This next song is a bittersweet ballad about the negative side of a positive situation. Having realized his goal of leaving that farm for an opportunity to fulfill his dreams, the reality of having to leave his "Jennie Bell" is a tough cross for him to bear. The sincerity in his vocals, once again leads the listener to believe this was another real-life experience for Blind Lemon Pledge. The track also features an absolutely beautifully done soft and melodic acoustic guitar performance.
With those farm days now behind him, Blind Lemon Pledge has now settled in N'awlins where he meets someone similar to that character from the crossroads lore. Like that devil, "Brimstone Joe" is no one to be making deals with. With a catchy chorus line, an uptempo rhythm and a great French Quarter piano groove, this one becomes a great foot tappin' sing-a-long.
Put your dancin' shoes on, get out your castanets and shakers and get ready to cha cha cha. If the profoundly progressive percussion on "The Language Of Love" doesn't get you shaking all your shakeables you could very well be dead.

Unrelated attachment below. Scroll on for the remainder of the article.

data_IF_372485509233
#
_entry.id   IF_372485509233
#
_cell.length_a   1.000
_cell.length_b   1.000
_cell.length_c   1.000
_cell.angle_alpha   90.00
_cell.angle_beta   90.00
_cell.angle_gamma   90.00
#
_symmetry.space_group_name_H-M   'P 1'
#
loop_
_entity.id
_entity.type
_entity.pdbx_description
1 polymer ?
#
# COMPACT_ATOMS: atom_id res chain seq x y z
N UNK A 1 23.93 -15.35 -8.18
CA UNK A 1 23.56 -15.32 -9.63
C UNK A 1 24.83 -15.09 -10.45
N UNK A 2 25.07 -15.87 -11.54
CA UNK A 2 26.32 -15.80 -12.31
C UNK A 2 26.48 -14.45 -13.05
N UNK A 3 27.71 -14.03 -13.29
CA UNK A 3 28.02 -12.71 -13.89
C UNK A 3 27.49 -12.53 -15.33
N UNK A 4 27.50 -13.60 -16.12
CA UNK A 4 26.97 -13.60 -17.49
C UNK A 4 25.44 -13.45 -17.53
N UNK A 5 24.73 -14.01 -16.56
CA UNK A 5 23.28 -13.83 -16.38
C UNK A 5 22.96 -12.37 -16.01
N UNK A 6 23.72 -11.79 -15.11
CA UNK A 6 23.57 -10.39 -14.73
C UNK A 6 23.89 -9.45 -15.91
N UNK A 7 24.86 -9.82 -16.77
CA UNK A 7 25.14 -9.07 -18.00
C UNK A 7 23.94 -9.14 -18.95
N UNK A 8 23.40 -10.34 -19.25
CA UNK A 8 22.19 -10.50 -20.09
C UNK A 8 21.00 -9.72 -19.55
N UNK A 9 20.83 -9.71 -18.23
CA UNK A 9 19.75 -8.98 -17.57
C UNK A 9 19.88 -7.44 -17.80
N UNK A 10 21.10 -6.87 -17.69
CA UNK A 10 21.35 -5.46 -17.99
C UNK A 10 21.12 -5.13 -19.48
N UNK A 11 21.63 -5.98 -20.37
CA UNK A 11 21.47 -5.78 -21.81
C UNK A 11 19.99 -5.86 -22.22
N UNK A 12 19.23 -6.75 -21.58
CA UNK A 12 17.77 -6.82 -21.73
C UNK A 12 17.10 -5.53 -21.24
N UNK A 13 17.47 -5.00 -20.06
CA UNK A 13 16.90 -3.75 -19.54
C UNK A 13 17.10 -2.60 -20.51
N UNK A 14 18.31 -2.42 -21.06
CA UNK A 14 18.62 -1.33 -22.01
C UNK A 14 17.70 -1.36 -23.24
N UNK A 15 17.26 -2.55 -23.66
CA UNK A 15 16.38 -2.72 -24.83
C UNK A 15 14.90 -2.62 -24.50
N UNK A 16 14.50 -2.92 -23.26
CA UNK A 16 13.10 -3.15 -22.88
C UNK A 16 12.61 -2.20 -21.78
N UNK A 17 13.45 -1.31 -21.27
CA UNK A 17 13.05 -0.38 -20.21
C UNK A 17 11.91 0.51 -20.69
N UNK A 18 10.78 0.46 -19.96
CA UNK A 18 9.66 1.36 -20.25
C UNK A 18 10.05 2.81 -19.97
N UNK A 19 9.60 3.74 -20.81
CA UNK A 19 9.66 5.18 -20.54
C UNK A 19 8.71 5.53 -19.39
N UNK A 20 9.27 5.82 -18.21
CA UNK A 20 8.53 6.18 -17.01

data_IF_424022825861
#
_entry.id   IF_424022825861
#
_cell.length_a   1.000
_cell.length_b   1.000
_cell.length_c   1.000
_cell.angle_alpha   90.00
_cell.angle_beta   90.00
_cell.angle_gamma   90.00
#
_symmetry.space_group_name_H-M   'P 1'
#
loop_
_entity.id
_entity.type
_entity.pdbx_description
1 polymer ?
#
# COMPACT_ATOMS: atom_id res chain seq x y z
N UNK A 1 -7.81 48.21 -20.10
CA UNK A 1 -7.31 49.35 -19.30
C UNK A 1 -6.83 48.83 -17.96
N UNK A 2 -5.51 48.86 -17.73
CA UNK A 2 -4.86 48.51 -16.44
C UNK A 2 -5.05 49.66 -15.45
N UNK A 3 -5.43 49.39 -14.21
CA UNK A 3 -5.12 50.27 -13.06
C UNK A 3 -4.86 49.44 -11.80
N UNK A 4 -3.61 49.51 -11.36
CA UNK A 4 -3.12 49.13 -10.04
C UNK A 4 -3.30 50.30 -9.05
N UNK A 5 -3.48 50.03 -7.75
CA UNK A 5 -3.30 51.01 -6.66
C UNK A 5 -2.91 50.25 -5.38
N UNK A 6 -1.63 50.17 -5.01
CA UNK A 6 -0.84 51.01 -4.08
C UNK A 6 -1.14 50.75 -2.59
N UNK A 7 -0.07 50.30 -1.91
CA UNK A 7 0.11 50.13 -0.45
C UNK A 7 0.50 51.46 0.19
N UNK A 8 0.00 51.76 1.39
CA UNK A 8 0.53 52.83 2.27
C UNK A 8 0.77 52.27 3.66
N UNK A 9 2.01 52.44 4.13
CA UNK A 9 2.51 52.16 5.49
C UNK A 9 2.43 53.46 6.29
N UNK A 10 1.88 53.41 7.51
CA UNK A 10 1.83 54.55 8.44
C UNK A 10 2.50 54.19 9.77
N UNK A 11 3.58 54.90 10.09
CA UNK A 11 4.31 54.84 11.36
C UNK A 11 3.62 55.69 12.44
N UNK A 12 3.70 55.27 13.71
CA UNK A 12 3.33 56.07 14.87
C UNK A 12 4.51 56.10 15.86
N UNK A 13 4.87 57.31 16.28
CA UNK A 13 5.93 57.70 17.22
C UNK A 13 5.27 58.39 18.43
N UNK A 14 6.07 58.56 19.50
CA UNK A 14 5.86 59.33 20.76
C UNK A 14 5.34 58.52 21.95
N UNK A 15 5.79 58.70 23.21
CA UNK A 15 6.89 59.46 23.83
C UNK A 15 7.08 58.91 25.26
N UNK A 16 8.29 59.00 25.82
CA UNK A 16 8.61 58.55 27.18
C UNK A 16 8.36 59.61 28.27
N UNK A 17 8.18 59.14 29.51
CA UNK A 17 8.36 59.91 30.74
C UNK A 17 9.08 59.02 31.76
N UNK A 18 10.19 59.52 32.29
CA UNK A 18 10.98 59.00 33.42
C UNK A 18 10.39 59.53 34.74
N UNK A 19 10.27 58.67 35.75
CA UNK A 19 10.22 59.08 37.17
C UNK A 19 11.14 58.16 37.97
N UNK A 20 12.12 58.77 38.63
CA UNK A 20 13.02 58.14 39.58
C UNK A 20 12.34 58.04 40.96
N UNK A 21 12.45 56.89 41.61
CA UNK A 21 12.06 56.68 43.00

One of the most recognizable phrases of affection was from that scene in Jerry McGuire when Jerry goes into a long-winded speech to Renee Zellweger and her reply was "You had me at hello". On the other hand, even that coin has another side. As Blind Lemon Pledges says to the woman who is throwing him out as a result of all the times he made her cry; the many lonely nights she was alone; and all those times he'd lie......."You Had Me At Goodbye". With its outstanding guitar work and its folksy/country feel, this is the kind of song a Blake Shelton would have a number one hit with.
Until now, I've pretty much been hitting mostly on Blind Lemon's vocal intensity and his outstanding songwriting. On the closing and title track, "Evangeline," both of those are still evident but what impressed me most on this particular track was his masterful acoustic slide guitar performance.
Other tracks on this most interesting release include: "Midnight Assignation," "Go Jump The Willie," "Ham And Eggs" and "How Can I Still Love You?"
If you haven't yet received a copy of "Evangeline" for airplay, please contact Betsie Brown at www.blindraccoon.com, and to find out more about Blind Lemon Pledge, just go to www.blindlemon-pledge.com. Whomever you contact, please tell them their friend the Blewzzman sent you.